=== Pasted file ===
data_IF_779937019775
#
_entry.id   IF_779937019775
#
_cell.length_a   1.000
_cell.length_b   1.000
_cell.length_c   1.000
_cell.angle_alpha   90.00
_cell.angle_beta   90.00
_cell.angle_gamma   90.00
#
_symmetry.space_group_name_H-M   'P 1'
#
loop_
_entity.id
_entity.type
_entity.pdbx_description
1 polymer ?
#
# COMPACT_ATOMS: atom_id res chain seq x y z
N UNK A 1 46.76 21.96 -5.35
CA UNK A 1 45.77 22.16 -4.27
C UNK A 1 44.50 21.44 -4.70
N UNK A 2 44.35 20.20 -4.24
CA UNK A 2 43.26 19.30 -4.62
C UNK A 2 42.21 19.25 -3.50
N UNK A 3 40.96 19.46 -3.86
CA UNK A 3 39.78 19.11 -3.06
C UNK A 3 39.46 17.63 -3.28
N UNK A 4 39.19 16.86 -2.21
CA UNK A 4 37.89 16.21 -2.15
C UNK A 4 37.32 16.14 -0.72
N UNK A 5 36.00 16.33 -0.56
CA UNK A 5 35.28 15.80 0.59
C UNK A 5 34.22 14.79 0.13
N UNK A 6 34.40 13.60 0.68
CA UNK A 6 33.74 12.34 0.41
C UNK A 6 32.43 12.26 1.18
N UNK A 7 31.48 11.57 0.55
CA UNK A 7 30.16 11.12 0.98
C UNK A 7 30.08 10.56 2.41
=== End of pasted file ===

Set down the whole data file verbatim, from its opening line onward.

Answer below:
data_IF_779937019775
#
_entry.id   IF_779937019775
#
_cell.length_a   1.000
_cell.length_b   1.000
_cell.length_c   1.000
_cell.angle_alpha   90.00
_cell.angle_beta   90.00
_cell.angle_gamma   90.00
#
_symmetry.space_group_name_H-M   'P 1'
#
loop_
_entity.id
_entity.type
_entity.pdbx_description
1 polymer ?
#
# COMPACT_ATOMS: atom_id res chain seq x y z
N UNK A 1 46.76 21.96 -5.35
CA UNK A 1 45.77 22.16 -4.27
C UNK A 1 44.50 21.44 -4.70
N UNK A 2 44.35 20.20 -4.24
CA UNK A 2 43.26 19.30 -4.62
C UNK A 2 42.21 19.25 -3.50
N UNK A 3 40.96 19.46 -3.86
CA UNK A 3 39.78 19.11 -3.06
C UNK A 3 39.46 17.63 -3.28
N UNK A 4 39.19 16.86 -2.21
CA UNK A 4 37.89 16.21 -2.15
C UNK A 4 37.32 16.14 -0.72
N UNK A 5 36.00 16.33 -0.56
CA UNK A 5 35.28 15.80 0.59
C UNK A 5 34.22 14.79 0.13
N UNK A 6 34.40 13.60 0.68
CA UNK A 6 33.74 12.34 0.41
C UNK A 6 32.43 12.26 1.18
N UNK A 7 31.48 11.57 0.55
CA UNK A 7 30.16 11.12 0.98
C UNK A 7 30.08 10.56 2.41